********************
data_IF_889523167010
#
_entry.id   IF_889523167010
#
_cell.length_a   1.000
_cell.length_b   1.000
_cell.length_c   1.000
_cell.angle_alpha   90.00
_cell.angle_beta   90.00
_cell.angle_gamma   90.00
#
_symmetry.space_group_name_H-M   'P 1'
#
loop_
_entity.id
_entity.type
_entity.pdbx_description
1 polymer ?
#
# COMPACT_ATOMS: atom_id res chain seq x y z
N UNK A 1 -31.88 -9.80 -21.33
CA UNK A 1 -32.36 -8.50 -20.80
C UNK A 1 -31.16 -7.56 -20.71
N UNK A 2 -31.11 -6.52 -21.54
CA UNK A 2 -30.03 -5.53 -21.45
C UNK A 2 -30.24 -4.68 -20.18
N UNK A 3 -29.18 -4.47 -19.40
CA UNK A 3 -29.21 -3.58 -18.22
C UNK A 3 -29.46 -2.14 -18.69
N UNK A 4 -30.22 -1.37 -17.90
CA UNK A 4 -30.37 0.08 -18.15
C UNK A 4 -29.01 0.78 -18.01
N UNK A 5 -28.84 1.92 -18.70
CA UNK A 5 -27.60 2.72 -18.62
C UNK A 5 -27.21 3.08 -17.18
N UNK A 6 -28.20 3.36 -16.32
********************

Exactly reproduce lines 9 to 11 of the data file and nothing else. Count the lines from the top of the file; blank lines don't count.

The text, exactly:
_cell.angle_beta   90.00
_cell.angle_gamma   90.00
#